Monday, February 20, 2017

THE LE CINEMA AWARDS or The Alternative Oscars®

Since I was a kid, The Academy Awards has been my Super Bowl. Then, with only three major televised award shows representing the arts: music (GRAMMY), theater (TONY), & film (OSCAR); the Academy Awards had the cachet of representing real, old-fashioned Hollywood glamour. Because I wasn't allowed to stay up to watch The Tonight Show, or play hooky from school and watch The Mike Douglas Show, the presence of movie stars on the small screen was still enough of a rarity to make Oscar Night an occasion of near-religious ritual for my sisters and me.

Searchlights scanned the Los Angeles/Santa Monica skies, fans screamed from bleachers, Army Archerd asked industry-centric fluff questions (still preferable to that tedious "Who are you wearing?" crap), and movie starsdefinitely "on" with their scripted casual bantergave acceptance speeches devoid of laundry-list recitations thanking publicists, agents, and hairstylists. The atmosphere of the broadcast was by turns glamorous, cheesy, self-congratulatory, fun, reverent, and phony as hell. I wouldn't have it any other way.
Even in my youth I could tell awards were handed out for artistic achievement as much as for popularity, cronyism, and moneymaking; but its inconsistencies and lapses in taste all just seemed to fit with my concept of the movies, anyhow. Part pop-culture diversion, part art form, movies and the film industry have always been a captivating contradiction. You'd have to look to politics to find a larger collection of phonies and anything-for-a-dollar sellouts; but at the same time it's an industry capable of producing some of the most moving, enduring, exhilarating, and life-altering art. Go figure.

These days I still get excited about The Oscars, but I've lost my youthful naiveté. Watching it has become a ritual of tradition more than devotion. I enjoy the pomp, the spectacle, and self-parody (there is no soul more self-serious than the movie star transmogrified into an artist), and I certainly enjoy the ever-present potential for disaster or an unexpectedly memorable moment. But my best contemporary Oscar Night experiences have been when my partner and I take advantage of the ghost town atmosphere of Los Angeles on Oscar Day and spend it out and about, DVRing the Oscar telecast for viewing later in the evening when we can fast-forward past the windy acceptance speeches or sound-alike Best Song nominees.
My earliest memory of The Oscars is 1967 when I was nine-years-old and my family and I watched the 39th Academy Awards in the living room on our ginormous black & white Console TV set. It was the year Elizabeth Taylor won for Who's Afraid of Virginia Woolf? and the year I remember vividly because I had to give a Current Events report on the telecast in front of the class in school the following day. I also remember it for this Las Vegas-y rendering of the theme song from Georgy Girl by Mitzi Gaynor (this is my first time seeing it color). I've never missed an Oscar telecast since.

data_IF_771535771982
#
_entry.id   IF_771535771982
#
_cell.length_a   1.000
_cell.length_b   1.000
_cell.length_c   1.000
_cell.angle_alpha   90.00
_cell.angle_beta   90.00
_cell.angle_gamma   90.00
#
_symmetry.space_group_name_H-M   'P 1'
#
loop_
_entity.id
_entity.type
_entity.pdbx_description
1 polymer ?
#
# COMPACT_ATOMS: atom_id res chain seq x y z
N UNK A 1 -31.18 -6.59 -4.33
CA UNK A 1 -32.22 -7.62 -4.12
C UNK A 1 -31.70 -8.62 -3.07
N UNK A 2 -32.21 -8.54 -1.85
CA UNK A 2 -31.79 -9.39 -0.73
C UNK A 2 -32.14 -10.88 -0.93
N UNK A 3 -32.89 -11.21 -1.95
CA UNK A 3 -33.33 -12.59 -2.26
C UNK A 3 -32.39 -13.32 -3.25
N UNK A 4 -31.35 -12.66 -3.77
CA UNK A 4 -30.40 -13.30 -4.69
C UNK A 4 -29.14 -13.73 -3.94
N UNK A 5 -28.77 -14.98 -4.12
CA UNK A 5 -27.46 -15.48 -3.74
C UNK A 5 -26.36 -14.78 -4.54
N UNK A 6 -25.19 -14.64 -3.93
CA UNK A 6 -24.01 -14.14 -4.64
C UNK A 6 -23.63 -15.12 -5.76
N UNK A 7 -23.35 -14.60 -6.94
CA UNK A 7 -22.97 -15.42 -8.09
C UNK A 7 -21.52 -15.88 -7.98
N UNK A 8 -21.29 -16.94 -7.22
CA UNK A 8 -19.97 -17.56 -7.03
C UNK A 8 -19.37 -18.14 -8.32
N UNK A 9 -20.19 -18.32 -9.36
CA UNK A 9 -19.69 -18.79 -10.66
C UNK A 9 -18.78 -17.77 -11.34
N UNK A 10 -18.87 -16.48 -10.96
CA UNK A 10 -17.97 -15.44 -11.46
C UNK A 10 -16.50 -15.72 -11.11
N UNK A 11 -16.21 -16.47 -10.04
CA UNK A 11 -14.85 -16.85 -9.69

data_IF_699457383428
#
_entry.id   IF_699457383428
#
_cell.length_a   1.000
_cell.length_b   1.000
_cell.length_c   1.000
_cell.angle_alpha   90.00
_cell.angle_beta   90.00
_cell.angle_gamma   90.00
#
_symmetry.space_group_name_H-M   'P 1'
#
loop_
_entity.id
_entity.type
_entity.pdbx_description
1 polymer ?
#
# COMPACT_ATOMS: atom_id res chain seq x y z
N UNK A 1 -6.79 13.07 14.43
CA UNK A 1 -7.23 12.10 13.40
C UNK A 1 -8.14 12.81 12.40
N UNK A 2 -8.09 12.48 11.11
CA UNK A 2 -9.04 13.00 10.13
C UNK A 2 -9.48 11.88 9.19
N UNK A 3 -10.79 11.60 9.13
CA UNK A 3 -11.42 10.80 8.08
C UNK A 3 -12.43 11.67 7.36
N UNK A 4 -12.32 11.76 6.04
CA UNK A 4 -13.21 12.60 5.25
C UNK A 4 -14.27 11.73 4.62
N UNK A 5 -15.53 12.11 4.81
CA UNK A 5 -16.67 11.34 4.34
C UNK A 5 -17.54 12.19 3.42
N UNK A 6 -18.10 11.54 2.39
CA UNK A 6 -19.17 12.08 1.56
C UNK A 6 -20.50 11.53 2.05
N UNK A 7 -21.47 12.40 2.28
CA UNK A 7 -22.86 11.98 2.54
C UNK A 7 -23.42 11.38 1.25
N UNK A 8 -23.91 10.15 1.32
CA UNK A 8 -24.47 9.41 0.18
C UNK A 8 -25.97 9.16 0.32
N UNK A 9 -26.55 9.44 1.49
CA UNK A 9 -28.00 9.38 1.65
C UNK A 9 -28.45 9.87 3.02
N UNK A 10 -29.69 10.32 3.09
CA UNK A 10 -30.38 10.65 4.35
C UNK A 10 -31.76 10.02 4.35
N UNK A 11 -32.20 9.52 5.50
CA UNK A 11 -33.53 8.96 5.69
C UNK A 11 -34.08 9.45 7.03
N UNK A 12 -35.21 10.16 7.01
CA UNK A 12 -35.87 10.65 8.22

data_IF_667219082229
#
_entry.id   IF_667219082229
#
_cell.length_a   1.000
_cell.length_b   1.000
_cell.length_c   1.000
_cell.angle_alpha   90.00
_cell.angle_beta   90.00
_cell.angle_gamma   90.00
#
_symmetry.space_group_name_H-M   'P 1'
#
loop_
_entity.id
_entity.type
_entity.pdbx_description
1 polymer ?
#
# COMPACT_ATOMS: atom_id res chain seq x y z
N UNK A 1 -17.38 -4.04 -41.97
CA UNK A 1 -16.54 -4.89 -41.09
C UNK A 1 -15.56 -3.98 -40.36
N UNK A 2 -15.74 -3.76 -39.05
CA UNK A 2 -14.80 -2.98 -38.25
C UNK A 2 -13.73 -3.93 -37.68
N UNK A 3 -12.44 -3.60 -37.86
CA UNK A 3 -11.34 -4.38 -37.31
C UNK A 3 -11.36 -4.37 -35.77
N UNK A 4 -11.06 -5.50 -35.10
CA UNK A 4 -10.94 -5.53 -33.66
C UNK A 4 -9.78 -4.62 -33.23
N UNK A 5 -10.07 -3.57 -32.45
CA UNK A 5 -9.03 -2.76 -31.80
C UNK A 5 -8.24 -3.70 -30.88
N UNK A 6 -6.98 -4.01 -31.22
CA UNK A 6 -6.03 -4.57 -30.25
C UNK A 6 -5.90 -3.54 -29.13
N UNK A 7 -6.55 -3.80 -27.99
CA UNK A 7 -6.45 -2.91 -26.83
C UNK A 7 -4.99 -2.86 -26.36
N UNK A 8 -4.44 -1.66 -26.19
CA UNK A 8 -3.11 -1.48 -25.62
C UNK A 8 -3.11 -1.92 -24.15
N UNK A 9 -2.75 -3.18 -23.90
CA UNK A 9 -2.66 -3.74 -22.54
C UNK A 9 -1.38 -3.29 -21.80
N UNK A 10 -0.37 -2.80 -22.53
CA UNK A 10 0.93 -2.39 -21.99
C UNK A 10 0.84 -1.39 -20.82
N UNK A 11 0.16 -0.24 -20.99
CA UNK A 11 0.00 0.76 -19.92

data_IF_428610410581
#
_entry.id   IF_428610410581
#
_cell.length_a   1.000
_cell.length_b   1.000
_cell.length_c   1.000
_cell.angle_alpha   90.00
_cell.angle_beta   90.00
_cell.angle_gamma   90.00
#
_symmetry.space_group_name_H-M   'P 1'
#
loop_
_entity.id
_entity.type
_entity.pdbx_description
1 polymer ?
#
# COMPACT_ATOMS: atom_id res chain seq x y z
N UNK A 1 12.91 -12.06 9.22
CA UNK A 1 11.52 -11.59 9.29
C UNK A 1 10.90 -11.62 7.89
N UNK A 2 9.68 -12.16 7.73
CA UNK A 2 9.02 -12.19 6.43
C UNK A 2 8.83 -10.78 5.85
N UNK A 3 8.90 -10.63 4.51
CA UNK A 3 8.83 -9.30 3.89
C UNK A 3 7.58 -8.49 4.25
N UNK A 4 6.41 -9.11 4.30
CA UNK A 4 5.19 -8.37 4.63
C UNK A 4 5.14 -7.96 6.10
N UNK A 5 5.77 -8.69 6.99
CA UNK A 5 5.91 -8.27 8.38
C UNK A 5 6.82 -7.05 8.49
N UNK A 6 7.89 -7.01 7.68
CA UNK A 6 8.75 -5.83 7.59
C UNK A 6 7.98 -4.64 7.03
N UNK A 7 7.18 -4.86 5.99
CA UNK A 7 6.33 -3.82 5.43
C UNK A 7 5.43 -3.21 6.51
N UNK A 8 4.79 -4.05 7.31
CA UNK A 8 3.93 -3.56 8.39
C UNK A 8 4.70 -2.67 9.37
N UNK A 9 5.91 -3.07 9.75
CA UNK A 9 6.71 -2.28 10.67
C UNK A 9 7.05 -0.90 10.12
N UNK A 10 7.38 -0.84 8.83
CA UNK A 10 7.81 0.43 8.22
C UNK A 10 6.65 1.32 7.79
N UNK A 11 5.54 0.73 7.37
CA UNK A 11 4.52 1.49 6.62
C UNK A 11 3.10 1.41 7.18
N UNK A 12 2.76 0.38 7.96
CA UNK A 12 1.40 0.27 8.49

In honor of the 50th Anniversary of my first known exposure to the The Academy Awards, I offer my non-essential alternative: The Le Cinema Awards. An obdurately subjective prize of merit awarded exclusively to films, performances, and artistic contributions which failed to garner an Oscar nomination. And so as not to encompass the entire history of cinema from its inception, the only films eligible for consideration of a Le Cinema Award are movies from my personal DVD collection. I haven't included any comments with the films listed, as many have already been written about on this blog (highlighted) or will be in the future.
There is no individual "Best" prize awarded, each of the five films entered in each category granted WINNER status by virtue of inclusion.


Best Picture
Rosemary's Baby (1968) - Roman Polanski
One of the most incisively chilling contemporary horror/suspense films ever made

Eve's Bayou (1997) - Kasi Lemmons
A sensitive, mystical coming-of-age story of extraordinary beauty
What's Up, Doc? (1972) - Peter Bogdanovich
One of funniest films of the '70s. One of the funniest films ever made
The Day of the Locust (1975) - John Schlesinger
An epic vision of a Hollywood nightmare
Meet Me In St. Louis (1944) - Vincente Minnelli
A thoroughly enchanting musical with plenty of heart and humor 

Best Actress
Mia Farrow - Rosemary's Baby (1968)
Shelley Duvall - 3 Women (1977)
Debbi Morgan - Eve's Bayou (1997)
Audrey Hepburn - Two For The Road (1967)
Deborah Kerr - The Innocents (1961)

Best Actor
Gene Wilder - Willy Wonka and the Chocolate Factory (1971)
Gene Hackman - The Conversation (1974)
Jeremy Irons - Dead Ringers (1988)
Ivan Dixon - Nothing But A Man (1964)
Dirk Bogarde - Our Mother's House (1967)

Best Supporting Actress
Madeline Kahn - What's Up, Doc? (1972) 
Tsai Chin - The Joy Luck Club (1993)
Diana Rigg - A Little Night Music (1977)
Paula Prentiss - Last of the Red Hot Lovers (1972)
Katharine Bard - Inside Daisy Clover (1965)

Best Supporting Actor
Harry Belafonte - Kansas City (1996)
Brian Keith - Reflections in a Golden Eye (1967)
Marty Feldman - Young Frankenstein (1974)
Robert Walker - Strangers on a Train (1951)
Kenneth Mars - What's Up, Doc? (1972)
Best Director
Roman Polanski - Rosemary's Baby (1968)
Kasi Lemmons  - Eve's Bayou (1997)
Peter Bogdanovich - What's Up, Doc? (1972)
Martin Scorsese - Taxi Driver (1976)
Charles Laughton - The Night of the Hunter  (1955)

Best Foreign Film
Europa '51 (1952) - Roberto Rossellini 
8 Femmes (2002) - Francois Ozon